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Fallacies?

In sea kayaking we have a number of “statements”, methods that are taught, instructions on how to do things, in supposedly the correct way. But how correct are they? Have you ever thought of questioning them? Are some of them “Chinese Whispers”, a suggestion by someone that has been repeated and repeated and repeated….?

A few to be considered are, High & Low angle paddling, Drinking enough water, Rescues, Paddle length, Paddle grip width, Drowning stats.

High vs Low Angle

These two terms are commonly applied to paddling styles. Low angle means the blade is further from the hull leading to the kayak zigzagging. Not very good.

Maybe the terms should be Efficient & Inefficient Paddling Styles.

Drinking enough water

This was in the older editions of the KASK Handbook – it states 1.8 litres of water for men, 1.2 litres for women. Why? Weight difference? Take a 60 – 70 kg man and a 100+ kg woman. Should it be or is it sensible to state 1/3 more water for a man than a woman?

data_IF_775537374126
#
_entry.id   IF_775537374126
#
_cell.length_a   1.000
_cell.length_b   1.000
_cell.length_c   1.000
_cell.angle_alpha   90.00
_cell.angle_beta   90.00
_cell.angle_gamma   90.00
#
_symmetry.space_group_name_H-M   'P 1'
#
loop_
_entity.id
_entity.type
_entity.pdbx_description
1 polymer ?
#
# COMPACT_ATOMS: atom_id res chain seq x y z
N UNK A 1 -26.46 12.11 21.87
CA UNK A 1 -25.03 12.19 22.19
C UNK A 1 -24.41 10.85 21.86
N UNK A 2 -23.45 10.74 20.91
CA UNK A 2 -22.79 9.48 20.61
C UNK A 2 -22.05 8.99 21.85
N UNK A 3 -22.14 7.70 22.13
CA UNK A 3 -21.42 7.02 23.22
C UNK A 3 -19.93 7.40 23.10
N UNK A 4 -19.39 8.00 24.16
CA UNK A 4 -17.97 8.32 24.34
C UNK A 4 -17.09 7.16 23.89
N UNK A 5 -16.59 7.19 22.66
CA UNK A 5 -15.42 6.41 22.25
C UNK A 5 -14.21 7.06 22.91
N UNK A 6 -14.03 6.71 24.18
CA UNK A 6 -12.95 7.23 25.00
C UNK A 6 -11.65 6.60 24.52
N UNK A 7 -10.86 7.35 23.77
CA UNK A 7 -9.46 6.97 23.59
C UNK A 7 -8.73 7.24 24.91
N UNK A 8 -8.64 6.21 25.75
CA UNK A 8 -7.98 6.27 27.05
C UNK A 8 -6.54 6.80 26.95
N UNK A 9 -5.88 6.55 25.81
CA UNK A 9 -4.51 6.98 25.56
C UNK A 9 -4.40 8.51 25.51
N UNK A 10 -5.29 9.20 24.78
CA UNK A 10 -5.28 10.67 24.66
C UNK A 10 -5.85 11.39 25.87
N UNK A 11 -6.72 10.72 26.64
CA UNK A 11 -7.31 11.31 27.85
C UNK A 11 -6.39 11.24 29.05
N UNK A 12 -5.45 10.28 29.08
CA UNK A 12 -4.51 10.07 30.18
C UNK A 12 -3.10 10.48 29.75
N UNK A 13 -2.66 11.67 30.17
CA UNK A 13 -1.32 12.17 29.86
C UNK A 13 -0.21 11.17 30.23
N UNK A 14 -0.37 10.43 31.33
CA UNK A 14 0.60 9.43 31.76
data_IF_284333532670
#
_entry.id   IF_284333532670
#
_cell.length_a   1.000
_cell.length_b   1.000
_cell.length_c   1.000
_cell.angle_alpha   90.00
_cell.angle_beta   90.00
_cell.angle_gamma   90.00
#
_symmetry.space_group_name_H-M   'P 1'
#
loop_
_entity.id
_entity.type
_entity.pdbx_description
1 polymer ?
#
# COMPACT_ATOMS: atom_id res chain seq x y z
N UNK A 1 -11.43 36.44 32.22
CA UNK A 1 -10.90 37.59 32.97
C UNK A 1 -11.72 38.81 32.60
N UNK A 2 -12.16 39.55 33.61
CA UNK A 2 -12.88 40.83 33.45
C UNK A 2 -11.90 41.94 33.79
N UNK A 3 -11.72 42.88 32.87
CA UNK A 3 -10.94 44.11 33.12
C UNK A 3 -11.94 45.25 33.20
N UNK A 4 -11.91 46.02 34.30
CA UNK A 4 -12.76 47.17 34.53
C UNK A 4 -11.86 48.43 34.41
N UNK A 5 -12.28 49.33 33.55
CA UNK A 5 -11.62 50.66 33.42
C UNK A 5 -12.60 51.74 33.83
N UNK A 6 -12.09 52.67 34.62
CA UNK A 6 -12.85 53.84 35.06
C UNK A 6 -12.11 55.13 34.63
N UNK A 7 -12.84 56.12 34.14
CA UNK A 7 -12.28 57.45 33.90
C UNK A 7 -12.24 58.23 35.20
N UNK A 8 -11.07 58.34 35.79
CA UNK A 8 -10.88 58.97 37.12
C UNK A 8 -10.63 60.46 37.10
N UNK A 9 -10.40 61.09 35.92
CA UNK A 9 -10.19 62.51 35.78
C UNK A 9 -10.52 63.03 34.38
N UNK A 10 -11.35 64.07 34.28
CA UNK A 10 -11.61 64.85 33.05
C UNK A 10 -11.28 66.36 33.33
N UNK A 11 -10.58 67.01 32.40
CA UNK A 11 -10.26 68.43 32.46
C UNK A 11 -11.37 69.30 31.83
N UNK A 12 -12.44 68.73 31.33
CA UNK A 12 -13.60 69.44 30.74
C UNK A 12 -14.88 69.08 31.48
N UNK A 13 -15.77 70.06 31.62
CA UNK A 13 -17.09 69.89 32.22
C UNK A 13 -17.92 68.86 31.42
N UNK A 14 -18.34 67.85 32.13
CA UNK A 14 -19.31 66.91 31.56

Maybe sex doesn’t come into it at all?

The ambient temperature is under 20°C. Add wind-chill. How much water is needed? The temperature is nearly 40°C and no wind chill and the sweat is pouring off you. Do you still need the same water intake?

Some sources say tea and coffee drinks don’t count. Why? So we have someone who has for decades had 1/2 cup of milk with breakfast cereal and 5 cups of coffee during the day. Are they are dead? Are they dehydrated? No?

Drink before you feel thirsty. Why? We have a thirst reflex honed by a 500,000+ years of evolution. You mean it doesn’t work?

From studies in the States, leaders in ultra-marathons tend to be slightly dehydrated while middle field runners can be so over-hydrated that some die. So you can over drink.

Maybe, sensibly, how much you need to drink should be graphed (if you don’t have a thirst reflex) – body weight, air temperature, power output (activity), fitness, ethnicity.

Maybe there should not be a blanket number as there are too many variables?

Rescues – kayak over kayak

The first part of a two-boat rescue always talks about dragging the capsized kayak on to the rescuer’s kayak to empty it.

There are things that should be considered, questions to be answered.

A loaded plastic kayak, ~50 kg and you need to lift or drag 25 kg of kayak, in choppy seas and probably a strong wind blowing, drag it on to your foredeck. The foredeck, not the cockpit and sprayskirt otherwise you will damage the sprayskirt or drag it off. Your arms are long enough to reach to the front of your cockpit rim to remove the sprayskirt. How much further can you reach and lift/drag a heavy kayak?